And finally — the deal breaker. I tried 2 separate V10s. First one sold from Best Buy. Second one sold from an AT&T corporate store. Why did I try 2? Because the battery life on the first phone was abysmal. It REALLY sucked. I thought there had to be something wrong with the battery. I woke up on a Saturday morning @ 6:00. Phone was on a full charge. Took my daughter to breakfast before a school-related activity, did some basic checking of the news and weather. No videos. No streaming music. Couple of calls to the wife on my way back home. Energy saver settings on? Check. All non-essential programs in the background closed? Check. By 10:30 a.m., my phone is at 54%. 54%!! Really? Has to be something wrong, right? I return the phone to Best Buy and go 5 miles away to a corporate AT&T store. Buy another V10. Adjust all settings to conserve energy. Repeat process of charging, wake up on Sunday morning to a full charge, have breakfast, got to Mass, do ALMOST NOTHING on the phone. Even put the phone on airplane mode because our parish building gets very little signal coverage and the phone will drain faster looking for a signal. Mass out at 1:30, look at the phone battery percentage. 61%. No way… There is no way, given that the phone was in airplane mode for the better part of 3 hours (I was at 2 services) and given that I had done next to nothing on the phone regardless, that the battery could have gone down 39%. Is it possible that I received two dud batteries on two separate phones? Yes, it’s possible. Probable? Not so much. My only answer is that the software is somehow is not optimized to promote battery life. That or something else is going on. A 3000mh battery on that size phone isn’t the biggest in the world, but it should be enough to get better results than that.

    Fast forward to now. I returned the V10 to the AT&T store (they graciously allowed me to do an exchange) and I went with the Samsung Galaxy Note 5. I have never owned a Samsung phone in the past, but the comparison with the V10 is telling. As opposed to the V10, within 5 minutes of using the Note 5, I felt like I had been using it for years. Everything was intuitive. The phone “felt right” in my hand (again, subjective — but still), and most important — the battery is a beast. I’m not a power phone user (easily an “average” user), but more days than not, I put the phone on the charger at 10:00 pm with 50% or more left in the tank. Also, and this is completely irrelevant for the most part, I just started using Samsung Pay and I LOVE IT!!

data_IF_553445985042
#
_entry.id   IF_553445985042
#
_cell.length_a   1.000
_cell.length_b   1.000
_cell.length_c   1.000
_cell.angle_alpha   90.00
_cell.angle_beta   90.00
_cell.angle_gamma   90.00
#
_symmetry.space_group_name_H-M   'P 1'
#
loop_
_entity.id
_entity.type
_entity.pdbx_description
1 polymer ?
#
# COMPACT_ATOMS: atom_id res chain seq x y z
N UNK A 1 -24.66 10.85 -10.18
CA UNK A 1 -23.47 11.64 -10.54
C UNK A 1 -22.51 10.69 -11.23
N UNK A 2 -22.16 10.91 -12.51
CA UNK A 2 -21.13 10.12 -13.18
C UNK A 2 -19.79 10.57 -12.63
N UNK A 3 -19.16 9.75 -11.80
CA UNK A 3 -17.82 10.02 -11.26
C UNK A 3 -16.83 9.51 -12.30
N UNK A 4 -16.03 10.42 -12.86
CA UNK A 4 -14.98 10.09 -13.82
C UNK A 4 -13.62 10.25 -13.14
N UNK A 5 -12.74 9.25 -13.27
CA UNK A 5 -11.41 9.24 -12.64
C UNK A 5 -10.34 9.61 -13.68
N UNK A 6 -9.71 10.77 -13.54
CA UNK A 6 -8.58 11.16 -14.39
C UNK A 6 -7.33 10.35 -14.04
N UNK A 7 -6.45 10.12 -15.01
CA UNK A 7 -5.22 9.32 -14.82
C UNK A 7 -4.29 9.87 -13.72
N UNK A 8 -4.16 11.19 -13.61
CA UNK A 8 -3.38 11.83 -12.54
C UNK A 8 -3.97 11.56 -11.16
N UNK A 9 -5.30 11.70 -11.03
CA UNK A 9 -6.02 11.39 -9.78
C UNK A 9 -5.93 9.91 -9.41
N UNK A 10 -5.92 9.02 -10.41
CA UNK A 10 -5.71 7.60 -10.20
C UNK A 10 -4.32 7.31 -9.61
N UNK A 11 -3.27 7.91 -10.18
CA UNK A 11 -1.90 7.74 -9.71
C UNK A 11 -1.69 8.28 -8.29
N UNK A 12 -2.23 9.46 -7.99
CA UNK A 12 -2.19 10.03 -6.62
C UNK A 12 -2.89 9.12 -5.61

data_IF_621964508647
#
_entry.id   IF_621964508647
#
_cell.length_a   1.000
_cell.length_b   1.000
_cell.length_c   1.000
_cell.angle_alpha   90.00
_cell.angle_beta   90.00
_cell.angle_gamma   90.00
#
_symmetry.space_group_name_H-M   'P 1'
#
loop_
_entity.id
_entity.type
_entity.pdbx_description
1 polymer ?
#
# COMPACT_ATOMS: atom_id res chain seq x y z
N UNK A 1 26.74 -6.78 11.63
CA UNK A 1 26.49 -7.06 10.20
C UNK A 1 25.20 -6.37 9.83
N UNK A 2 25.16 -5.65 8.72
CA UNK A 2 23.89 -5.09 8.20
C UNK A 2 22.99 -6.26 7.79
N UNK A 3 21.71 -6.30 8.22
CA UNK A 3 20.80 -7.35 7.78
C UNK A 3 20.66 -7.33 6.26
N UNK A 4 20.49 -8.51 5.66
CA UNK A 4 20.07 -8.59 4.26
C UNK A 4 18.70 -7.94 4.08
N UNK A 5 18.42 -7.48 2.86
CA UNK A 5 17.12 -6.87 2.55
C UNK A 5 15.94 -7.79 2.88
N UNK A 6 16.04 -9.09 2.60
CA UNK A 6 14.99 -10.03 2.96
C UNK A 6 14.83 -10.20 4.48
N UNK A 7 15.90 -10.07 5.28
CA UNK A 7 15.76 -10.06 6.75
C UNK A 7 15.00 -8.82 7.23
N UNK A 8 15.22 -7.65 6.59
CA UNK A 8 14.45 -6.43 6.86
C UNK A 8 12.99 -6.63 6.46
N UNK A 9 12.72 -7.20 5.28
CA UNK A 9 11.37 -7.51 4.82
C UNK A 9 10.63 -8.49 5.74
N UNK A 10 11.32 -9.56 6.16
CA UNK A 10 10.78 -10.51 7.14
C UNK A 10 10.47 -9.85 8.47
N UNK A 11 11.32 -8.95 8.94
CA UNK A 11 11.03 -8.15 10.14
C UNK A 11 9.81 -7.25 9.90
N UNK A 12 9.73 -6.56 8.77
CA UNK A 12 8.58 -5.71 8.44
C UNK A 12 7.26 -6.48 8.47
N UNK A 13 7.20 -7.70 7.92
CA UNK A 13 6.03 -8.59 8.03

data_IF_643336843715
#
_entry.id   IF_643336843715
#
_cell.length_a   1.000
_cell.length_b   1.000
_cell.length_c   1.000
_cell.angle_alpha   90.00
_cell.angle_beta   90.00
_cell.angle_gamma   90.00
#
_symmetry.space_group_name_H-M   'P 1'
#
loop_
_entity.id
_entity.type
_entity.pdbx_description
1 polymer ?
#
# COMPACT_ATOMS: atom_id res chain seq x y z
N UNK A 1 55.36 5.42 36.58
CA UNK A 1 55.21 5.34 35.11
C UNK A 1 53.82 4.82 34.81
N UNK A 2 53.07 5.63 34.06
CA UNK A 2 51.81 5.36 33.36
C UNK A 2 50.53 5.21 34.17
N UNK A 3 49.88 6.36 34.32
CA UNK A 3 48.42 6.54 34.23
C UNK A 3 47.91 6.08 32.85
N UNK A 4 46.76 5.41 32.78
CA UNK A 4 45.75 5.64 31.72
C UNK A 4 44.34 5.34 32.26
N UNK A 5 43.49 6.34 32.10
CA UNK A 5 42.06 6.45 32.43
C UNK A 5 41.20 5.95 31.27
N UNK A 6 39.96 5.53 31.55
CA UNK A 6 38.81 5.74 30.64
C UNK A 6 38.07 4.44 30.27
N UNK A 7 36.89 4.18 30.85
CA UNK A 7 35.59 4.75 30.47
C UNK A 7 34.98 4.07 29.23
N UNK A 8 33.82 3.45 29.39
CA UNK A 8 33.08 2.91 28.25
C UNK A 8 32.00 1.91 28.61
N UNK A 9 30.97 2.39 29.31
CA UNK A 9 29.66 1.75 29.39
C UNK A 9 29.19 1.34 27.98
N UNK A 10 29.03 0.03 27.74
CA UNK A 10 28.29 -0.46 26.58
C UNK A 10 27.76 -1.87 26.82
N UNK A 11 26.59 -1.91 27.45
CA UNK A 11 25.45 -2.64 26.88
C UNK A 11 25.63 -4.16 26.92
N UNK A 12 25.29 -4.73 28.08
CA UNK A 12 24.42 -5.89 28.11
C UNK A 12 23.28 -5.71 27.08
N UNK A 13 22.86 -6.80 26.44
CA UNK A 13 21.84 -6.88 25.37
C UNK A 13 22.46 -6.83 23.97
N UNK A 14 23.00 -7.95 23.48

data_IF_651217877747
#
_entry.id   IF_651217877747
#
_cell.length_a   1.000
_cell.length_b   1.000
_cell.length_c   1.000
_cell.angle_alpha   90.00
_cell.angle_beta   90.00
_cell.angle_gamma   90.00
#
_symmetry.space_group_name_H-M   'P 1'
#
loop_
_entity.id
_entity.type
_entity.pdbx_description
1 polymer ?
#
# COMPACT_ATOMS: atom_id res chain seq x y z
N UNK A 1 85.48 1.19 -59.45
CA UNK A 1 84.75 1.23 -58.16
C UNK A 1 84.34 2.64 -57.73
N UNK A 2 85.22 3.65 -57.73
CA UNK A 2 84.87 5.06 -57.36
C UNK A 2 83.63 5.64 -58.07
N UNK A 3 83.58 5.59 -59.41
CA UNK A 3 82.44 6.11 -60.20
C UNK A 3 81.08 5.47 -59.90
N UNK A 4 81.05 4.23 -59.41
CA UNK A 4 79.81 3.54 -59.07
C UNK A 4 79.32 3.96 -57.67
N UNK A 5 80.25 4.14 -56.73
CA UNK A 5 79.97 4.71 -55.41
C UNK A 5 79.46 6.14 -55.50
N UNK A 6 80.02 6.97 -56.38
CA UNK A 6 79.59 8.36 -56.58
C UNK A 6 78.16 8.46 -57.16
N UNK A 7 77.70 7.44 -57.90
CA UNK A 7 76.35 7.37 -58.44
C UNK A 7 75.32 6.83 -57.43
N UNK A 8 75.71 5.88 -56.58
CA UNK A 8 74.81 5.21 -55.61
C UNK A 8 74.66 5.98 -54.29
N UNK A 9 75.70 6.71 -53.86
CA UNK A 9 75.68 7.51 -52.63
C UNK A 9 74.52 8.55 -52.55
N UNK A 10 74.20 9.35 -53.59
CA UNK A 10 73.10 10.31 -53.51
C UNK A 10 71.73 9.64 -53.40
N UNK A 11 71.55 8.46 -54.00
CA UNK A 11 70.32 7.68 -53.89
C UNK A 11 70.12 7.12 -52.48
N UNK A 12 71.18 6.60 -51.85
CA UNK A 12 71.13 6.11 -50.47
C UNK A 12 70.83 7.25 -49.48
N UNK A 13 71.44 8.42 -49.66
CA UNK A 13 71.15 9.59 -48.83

Back to the V10 — again, I really wanted this to be THE phone, but it didn’t turn out that way for me. Maybe (and hopefully) your experience will be different.

    Just my 2 cents!

    • acro47

      Thanks for a great review. You hit all the important points and I’ve experienced every one, now on my second V10 and wish I’d returned it before my 14 days ran out. I’m a senior lady, have had 3 previous Android phones so I know my way around. I like the V10 in several respects–beautiful display, great camera, happy to have the SD card slot + removable battery. But the battery drain is ridiculous, I’m constantly dropping calls, and the fingerprint sensor is useless–I have to re-do it every 5-6 times I use the phone, and placing it on the back is a formula for frustration. My CNet review on the V10, if you’re interested in comparing notes, was 2 wks ago and is titled “The good, the bad, and the disappointing.” Best wishes on your Note 5!

  • doug_jensen